Mr. Turner: A Film About the Life of Landscape Artist J.M.W. Turner Jan04

Mr. Turner: A Film About the Life of Landscape Artist J.M.W. Turner...

Joseph Mallord William Turner lived from 1775 to 1851 and was known as a landscape painter in the English Romantic period. While he lived, he created much controversy in the field of art but now critics revere him as an artist who showed that landscape painting could rival other genres for beauty and statement. At the time, historical paintings were very popular, and in retrospect, Turner’s work rivaled the content of the historical painting by just examining the local landscape. He was known as the “painter of light” in his day and worked in oils and watercolor. People today remember him for his oil painting, but in fact he was considered a master in both mediums. Some people consider his work a prelude to Impressionism, and part of the controversy of his style was in the way he would approach some pieces with a tendency toward the Abstract long before that style was conceived of let alone popular. He was an extremely prolific painter, and Wikipedia cites that he “produced over 550 oil paintings, 2,000 watercolours, and 30,000 paper works.” Turner experienced a difficult and lonely childhood, and later worked for several architects. During this study period in art, his sketchbooks show studies in composition and perspective. He also studied topography with Thomas Malton. The architect Thomas Hardwick suggested that Turner continue painting rather than pursue his interest in architecture. Enrolled in academy, he would spend his winters painting and his summers traveling, particularly to Wales. As he became older, he grew more eccentric. His dying words were reported to have been, “The sun is God.” In October 2014, British filmmaker Mike Leigh wrote and directed Mr. Turner. The film starred Timothy Spall as Turner and Spall won the award for Best Actor at Cannes. Timothy Spall also learned to paint when he accepted the role of the beloved and famous British painter. According to Wikipedia sources, Sony Pictures Classics will handle the United States distribution, and scheduled a limited release date of 19 December 2014. Fandango lists a limited release in New York and Los Angeles for the film as of the New Year with no other showings as of yet. However the film is meeting with critical acclaim both professionally and on public review sites. The film is a ‘warts and all’ depiction of Turner’s genius, wherein there is no bright shadow to applaud. Filmmaker Mike Leigh wanted to depict the life of Turner as a real human being subject to flaws, passions, depression and grappling with the world around him in a difficult period of history. He did outlandish things such as strapping himself to a ship’s mast in order to paint a snowstorm at sea. Turner’s love affairs were unusual and sometimes exploitative. He was a radical and a revolutionary, and an often anarchic member of London’s art societies. Film is useful to depict the otherwise silent stories that accompany artists to the grave. An artist may leave behind artwork by the tens of thousands and all of them fragments of a story, the story of their lives. In taking up those fragments and analyzing them, and sharing them again through a new lens with moving pictures, it is easy to see how one art, the art of cinematography, can renew public interest in another, the art of the landscape painting. Film reveals the man behind the art with the hope that the art left by Turner becomes even more precious to the...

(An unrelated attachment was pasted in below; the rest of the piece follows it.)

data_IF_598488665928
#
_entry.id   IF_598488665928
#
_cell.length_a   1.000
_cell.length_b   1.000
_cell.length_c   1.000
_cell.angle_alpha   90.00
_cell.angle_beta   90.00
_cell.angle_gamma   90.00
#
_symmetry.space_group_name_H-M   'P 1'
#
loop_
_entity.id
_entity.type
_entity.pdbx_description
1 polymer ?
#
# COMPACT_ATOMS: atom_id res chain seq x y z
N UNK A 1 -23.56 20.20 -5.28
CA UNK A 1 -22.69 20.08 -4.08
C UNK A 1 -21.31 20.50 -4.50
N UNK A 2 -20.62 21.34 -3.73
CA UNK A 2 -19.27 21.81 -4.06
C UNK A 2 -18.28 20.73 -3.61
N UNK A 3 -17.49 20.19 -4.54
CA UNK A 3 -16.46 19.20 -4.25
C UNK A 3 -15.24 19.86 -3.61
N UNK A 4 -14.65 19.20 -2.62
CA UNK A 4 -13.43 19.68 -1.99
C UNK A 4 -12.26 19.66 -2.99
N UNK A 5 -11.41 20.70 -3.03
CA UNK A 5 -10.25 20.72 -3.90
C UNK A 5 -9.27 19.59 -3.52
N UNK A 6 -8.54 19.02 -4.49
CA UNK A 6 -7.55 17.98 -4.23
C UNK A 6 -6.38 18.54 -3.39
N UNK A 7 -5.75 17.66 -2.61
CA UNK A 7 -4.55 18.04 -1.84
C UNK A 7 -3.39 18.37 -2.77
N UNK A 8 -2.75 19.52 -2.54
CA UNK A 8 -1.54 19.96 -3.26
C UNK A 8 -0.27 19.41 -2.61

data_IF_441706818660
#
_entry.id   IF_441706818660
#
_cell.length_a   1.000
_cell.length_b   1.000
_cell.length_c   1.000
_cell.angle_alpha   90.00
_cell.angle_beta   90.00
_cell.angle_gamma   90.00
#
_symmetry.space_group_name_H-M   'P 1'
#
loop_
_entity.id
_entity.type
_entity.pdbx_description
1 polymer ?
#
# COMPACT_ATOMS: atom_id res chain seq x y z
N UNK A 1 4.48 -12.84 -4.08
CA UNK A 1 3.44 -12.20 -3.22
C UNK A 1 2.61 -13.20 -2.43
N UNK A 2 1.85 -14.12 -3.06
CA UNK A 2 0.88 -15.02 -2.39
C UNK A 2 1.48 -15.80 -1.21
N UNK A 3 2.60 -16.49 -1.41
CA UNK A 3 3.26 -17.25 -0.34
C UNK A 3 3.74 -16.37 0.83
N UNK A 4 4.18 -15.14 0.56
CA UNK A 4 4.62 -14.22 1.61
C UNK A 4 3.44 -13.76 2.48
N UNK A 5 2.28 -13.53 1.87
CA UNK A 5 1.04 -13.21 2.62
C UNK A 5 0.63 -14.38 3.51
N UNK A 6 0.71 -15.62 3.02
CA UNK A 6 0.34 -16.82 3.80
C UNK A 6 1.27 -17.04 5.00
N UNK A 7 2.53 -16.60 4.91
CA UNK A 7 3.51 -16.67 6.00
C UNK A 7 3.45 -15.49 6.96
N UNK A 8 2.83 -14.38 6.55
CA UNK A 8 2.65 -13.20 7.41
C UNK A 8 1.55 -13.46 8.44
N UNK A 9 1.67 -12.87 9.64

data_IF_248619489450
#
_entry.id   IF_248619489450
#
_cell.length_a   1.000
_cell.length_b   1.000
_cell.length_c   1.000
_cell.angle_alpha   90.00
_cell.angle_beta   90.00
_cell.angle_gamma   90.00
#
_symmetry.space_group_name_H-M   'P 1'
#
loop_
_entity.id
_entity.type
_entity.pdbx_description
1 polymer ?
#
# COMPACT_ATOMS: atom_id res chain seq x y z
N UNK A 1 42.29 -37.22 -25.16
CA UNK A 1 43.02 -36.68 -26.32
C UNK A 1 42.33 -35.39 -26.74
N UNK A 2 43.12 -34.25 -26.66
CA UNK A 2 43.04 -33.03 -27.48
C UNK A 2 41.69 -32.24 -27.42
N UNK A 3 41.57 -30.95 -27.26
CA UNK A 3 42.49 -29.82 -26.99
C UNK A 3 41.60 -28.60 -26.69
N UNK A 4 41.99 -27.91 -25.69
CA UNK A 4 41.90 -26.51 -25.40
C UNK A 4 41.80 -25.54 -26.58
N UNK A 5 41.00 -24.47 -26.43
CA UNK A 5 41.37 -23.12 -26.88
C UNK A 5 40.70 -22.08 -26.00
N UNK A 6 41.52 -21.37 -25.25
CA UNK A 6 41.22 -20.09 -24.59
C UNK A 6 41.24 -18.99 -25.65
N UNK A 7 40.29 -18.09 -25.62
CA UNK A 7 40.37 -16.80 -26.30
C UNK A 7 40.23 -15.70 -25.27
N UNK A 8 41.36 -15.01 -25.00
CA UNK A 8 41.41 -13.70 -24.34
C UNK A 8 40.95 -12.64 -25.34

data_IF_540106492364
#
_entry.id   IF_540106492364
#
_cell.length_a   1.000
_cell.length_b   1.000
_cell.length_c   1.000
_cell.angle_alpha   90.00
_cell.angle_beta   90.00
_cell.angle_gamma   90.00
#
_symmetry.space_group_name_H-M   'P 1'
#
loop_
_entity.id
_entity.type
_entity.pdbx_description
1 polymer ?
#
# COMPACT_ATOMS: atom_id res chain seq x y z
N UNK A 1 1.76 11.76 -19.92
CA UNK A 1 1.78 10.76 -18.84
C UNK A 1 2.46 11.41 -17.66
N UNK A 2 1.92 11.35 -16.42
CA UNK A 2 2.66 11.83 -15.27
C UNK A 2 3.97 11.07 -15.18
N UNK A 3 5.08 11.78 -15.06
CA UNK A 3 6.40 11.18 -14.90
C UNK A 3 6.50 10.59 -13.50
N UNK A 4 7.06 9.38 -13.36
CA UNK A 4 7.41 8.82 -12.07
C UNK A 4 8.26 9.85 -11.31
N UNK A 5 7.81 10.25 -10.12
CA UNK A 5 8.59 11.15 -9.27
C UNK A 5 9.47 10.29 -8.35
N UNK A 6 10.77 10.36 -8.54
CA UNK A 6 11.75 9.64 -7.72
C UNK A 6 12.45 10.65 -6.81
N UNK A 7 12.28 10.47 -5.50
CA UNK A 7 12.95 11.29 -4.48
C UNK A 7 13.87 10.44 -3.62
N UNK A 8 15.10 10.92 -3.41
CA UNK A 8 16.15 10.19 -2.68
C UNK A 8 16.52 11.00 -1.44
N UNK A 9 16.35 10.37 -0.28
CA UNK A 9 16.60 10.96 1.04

Leonid Afremov Modern Painter...

Leonid Afremov was born in 1955 in Vitebsk, Belarus and has lived an international life as a modern impressionist painter with a politically neutral agenda. His purpose is to remind the busy people of the world that certain places are simply beautiful and worth a moment of study. Afremov has created his own unique painting style as well. He uses a palette knife and oils and the technique makes his work recognizable. The artist also uses the internet to promote and sell his work, rather than attending galleries or using exhibits and dealers. It was the internet which changed the game for Afremov and now he is a well-known and respected artist who works with landscape, still life and portraits. His work seems to glow like a stained glass window. Afremov has lived in Belarus, Israel, the United States and Mexico. One of his role models is Marc Chagall and he studied at the Vitebsk Education Institute. In 1978 Afremov graduated from the Vitebsk Art School as one of their elites before studying privately with a famous local artist, Barowski. Years later in 1990, he and his family immigrated to Israel under the political auspices of Gorbachev. At the end of the 90s, Afremov befriended the jazz musician Leonid Ptashka and began to paint a collection of portraits of popular jazz musicians. This brought about an upswing in his artistic career with respect to being able to exhibit his work. But after setbacks, his family immigrated to the United States and began to use the online auction system Ebay to sell his work. This proved to be extremely profitable and Afremov was able to paint whatever he wished. Psychologists found his paintings to be relaxing and calm and offered to buy them in order...